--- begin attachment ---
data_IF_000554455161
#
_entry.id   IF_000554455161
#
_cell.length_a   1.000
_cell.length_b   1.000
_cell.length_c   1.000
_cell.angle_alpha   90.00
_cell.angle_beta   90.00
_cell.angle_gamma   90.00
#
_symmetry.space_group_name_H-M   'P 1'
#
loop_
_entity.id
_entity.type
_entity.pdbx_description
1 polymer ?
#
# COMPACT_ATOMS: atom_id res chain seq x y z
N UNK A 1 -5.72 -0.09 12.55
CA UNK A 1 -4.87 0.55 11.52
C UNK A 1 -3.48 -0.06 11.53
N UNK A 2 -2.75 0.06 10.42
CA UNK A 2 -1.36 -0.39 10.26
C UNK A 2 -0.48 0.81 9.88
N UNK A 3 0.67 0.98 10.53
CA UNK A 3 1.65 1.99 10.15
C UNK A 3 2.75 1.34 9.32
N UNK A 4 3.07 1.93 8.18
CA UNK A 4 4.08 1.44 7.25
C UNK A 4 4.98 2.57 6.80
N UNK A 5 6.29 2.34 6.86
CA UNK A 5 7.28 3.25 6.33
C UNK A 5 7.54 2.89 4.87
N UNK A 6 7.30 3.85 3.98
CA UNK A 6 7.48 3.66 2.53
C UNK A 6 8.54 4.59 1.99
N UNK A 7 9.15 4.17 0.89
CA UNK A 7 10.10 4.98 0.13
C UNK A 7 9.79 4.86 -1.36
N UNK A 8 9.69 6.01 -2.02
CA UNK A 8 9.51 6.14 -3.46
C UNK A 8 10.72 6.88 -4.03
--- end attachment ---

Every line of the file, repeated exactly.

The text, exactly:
data_IF_000554455161
#
_entry.id   IF_000554455161
#
_cell.length_a   1.000
_cell.length_b   1.000
_cell.length_c   1.000
_cell.angle_alpha   90.00
_cell.angle_beta   90.00
_cell.angle_gamma   90.00
#
_symmetry.space_group_name_H-M   'P 1'
#
loop_
_entity.id
_entity.type
_entity.pdbx_description
1 polymer ?
#
# COMPACT_ATOMS: atom_id res chain seq x y z
N UNK A 1 -5.72 -0.09 12.55
CA UNK A 1 -4.87 0.55 11.52
C UNK A 1 -3.48 -0.06 11.53
N UNK A 2 -2.75 0.06 10.42
CA UNK A 2 -1.36 -0.39 10.26
C UNK A 2 -0.48 0.81 9.88
N UNK A 3 0.67 0.98 10.53
CA UNK A 3 1.65 1.99 10.15
C UNK A 3 2.75 1.34 9.32
N UNK A 4 3.07 1.93 8.18
CA UNK A 4 4.08 1.44 7.25
C UNK A 4 4.98 2.57 6.80
N UNK A 5 6.29 2.34 6.86
CA UNK A 5 7.28 3.25 6.33
C UNK A 5 7.54 2.89 4.87
N UNK A 6 7.30 3.85 3.98
CA UNK A 6 7.48 3.66 2.53
C UNK A 6 8.54 4.59 1.99
N UNK A 7 9.15 4.17 0.89
CA UNK A 7 10.10 4.98 0.13
C UNK A 7 9.79 4.86 -1.36
N UNK A 8 9.69 6.01 -2.02
CA UNK A 8 9.51 6.14 -3.46
C UNK A 8 10.72 6.88 -4.03